Smitherman: Unborn "Would Have Voted Republican"

Chairman Barry Smitherman of the Railroad Commission of Texas in his office, May 31, 2013.
Chairman Barry Smitherman of the Railroad Commission of Texas in his office, May 31, 2013.

In a recent speech to an anti-abortion group on the economic impact of terminating pregnancies, Texas Railroad Commissioner Barry Smitherman, a Republican candidate for attorney general, said he believed many unborn babies "would have voted Republican."

"It's a strange statement," said Jessica Luther, an abortion rights activist in Austin. "I'm not sure what he's saying about their parents."

Smitherman spokesman Allen Blakemore called the candidate's statement a matter of statistics.

"Of course he was referring to the ones in Texas," Blakemore said, "and we know that the majority of Texans vote for Republican candidates."

Smitherman was the keynote speaker at the Texas Alliance for Life's quarterly Leadership Circle Luncheon on Aug. 15. His remarks covered a range of topics, from American energy independence to China's "one-child" policy.

Regarding the latter issue, which he suggested will "turn out badly for the Chinese," Smitherman observed that America was not much better off since it has settled for a low fertility rate that effectively amounts to "our own one-child policy."

He touted the economic benefits to societies with high fertility rates and cautioned against heeding the warnings of overcrowding from "the same people that believe in global warming."

Smitherman and his wife have four children. "We're doing our part," he said. "But some people are not having enough children."

The commissioner encouraged young people in the audience to get married and begin having children. He called for tweaking the federal tax code to reward large families, lowering college costs so parents wouldn't worry about having more children and changing laws to make home-schooling easier.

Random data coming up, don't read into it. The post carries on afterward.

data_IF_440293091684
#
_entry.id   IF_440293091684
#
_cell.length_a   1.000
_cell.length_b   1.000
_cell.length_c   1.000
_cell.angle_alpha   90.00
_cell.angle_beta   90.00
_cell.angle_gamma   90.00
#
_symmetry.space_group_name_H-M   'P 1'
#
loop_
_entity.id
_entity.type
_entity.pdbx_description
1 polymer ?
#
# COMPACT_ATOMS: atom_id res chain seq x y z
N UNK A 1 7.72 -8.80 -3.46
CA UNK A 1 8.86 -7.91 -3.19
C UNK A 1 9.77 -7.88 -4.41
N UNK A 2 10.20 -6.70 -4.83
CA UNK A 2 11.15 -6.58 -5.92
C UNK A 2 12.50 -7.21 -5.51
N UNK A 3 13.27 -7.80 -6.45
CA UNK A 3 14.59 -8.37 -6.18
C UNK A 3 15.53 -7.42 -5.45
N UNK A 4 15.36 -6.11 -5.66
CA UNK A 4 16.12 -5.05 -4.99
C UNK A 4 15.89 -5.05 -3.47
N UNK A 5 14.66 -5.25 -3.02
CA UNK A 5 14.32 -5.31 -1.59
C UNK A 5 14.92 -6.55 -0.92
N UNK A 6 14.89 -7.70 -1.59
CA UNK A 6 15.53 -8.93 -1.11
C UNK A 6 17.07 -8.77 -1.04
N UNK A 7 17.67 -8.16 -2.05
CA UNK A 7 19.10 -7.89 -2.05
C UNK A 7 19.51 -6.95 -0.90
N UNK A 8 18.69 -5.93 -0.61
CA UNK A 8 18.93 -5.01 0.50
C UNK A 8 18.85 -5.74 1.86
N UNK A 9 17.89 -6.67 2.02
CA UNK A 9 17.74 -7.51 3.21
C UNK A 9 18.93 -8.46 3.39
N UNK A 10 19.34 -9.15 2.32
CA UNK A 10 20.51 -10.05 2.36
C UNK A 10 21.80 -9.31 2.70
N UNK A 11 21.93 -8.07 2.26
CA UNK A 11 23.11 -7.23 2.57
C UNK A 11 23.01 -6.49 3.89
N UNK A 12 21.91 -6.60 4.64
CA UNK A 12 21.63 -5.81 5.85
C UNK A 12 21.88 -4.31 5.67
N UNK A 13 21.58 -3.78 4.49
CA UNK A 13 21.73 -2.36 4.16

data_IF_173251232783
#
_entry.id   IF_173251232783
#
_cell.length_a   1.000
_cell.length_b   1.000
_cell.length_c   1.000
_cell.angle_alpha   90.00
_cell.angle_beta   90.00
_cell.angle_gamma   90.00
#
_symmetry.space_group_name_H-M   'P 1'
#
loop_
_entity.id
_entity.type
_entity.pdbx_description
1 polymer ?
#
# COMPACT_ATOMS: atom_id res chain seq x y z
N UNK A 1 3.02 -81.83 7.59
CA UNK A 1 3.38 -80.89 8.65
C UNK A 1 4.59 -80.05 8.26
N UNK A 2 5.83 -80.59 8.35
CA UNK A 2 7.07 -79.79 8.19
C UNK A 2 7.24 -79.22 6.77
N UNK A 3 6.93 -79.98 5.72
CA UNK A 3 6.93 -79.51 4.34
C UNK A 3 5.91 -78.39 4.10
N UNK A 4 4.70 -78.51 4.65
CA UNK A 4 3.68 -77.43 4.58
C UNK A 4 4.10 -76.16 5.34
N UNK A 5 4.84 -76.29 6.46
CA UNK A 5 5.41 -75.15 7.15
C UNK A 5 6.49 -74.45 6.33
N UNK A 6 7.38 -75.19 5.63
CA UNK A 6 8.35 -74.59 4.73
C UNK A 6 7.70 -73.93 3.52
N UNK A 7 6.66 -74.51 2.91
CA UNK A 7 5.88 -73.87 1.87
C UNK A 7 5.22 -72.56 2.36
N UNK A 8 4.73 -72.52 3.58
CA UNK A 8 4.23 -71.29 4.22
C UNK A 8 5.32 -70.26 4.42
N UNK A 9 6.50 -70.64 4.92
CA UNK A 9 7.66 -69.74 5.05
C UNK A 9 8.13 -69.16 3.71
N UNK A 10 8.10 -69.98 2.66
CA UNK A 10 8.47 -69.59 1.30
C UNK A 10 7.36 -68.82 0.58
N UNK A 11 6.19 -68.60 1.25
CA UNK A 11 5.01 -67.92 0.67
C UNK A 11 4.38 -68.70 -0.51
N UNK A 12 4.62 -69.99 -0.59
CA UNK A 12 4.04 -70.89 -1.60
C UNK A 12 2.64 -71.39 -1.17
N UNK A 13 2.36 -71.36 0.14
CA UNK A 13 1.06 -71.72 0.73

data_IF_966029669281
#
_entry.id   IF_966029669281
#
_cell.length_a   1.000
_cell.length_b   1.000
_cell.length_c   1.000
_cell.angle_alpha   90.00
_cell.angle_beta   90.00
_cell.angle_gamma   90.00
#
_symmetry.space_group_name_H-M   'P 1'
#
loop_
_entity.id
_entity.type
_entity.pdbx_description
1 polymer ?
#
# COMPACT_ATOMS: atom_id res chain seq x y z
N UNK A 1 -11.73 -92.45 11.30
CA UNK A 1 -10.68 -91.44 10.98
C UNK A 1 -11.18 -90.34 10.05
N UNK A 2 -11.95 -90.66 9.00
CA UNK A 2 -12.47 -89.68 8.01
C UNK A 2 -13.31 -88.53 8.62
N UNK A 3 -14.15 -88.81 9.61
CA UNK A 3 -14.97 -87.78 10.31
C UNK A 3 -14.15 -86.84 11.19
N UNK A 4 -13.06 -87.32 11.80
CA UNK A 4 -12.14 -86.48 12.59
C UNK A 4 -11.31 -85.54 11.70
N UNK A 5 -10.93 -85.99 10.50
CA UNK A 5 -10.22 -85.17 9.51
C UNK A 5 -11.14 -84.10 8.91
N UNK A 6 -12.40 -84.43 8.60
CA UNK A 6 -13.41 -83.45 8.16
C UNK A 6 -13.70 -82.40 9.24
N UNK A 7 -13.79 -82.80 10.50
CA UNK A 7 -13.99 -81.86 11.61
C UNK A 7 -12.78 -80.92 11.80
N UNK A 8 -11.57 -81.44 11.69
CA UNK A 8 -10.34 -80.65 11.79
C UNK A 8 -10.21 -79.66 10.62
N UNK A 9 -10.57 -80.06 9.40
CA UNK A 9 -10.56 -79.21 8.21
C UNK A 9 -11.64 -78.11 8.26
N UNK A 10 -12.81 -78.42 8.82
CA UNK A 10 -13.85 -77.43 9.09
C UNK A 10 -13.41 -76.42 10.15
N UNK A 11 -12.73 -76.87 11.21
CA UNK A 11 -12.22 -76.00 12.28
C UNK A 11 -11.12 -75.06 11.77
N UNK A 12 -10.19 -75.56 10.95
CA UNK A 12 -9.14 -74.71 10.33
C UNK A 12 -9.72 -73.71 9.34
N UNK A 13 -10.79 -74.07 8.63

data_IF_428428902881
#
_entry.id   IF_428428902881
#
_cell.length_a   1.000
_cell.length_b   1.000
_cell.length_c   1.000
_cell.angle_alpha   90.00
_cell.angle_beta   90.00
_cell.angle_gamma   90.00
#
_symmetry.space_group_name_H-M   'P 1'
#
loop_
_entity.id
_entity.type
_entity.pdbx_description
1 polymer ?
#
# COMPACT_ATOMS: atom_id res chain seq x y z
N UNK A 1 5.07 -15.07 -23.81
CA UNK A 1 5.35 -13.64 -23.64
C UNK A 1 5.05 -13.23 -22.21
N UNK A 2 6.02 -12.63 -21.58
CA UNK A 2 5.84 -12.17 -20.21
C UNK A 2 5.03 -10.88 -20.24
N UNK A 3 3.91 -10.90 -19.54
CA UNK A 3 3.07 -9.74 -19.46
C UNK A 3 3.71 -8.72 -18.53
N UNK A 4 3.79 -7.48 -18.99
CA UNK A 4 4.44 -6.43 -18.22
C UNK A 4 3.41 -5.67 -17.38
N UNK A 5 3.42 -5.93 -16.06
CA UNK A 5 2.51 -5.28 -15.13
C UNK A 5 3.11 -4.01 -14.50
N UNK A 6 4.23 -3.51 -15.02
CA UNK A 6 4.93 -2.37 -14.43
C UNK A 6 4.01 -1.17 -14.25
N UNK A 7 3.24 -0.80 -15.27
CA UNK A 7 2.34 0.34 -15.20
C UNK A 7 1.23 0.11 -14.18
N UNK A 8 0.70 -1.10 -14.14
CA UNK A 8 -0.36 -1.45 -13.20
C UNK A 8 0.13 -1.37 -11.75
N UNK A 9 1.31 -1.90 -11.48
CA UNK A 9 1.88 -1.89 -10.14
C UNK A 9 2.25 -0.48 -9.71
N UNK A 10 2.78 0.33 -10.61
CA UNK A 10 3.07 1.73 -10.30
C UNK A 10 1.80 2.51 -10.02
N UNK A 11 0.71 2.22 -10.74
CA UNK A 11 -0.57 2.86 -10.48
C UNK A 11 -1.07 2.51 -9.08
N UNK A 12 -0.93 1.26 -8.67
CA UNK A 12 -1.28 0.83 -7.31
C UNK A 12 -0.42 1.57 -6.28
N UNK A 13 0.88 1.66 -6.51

And he praised the recent passage of abortion restrictions by the Texas Legislature. Smitherman described proponents of the legislation as "civil and polite, but persistent," and characterized their opponents as "satanic, evil and crude."

Luther disagreed with that interpretation. "The GOP impression of what happened is 180 degrees from my own," she said. "It was born of anger, but it was still this group of people who came together in this incredibly organic moment to use their voices to speak up for their rights. The idea that there is something evil or satanic in that is ridiculous."

Blakemore said that the behavior of some of the abortion rights supporters during the legislative debates backed up this statement. Smitherman and his wife, who spent many hours in the Capitol during the debates, felt that "the tenor and conduct of some of the abortion opponents was certainly less than gracious," Blakemore added. 

Smitherman closed his mid-August remarks by addressing the young men in the attendance. "You should not casually engage with the other sex," he said, warning that it creates emotional bonds that are hard to break.

"If your activity results in a situation," he advised, "get married."

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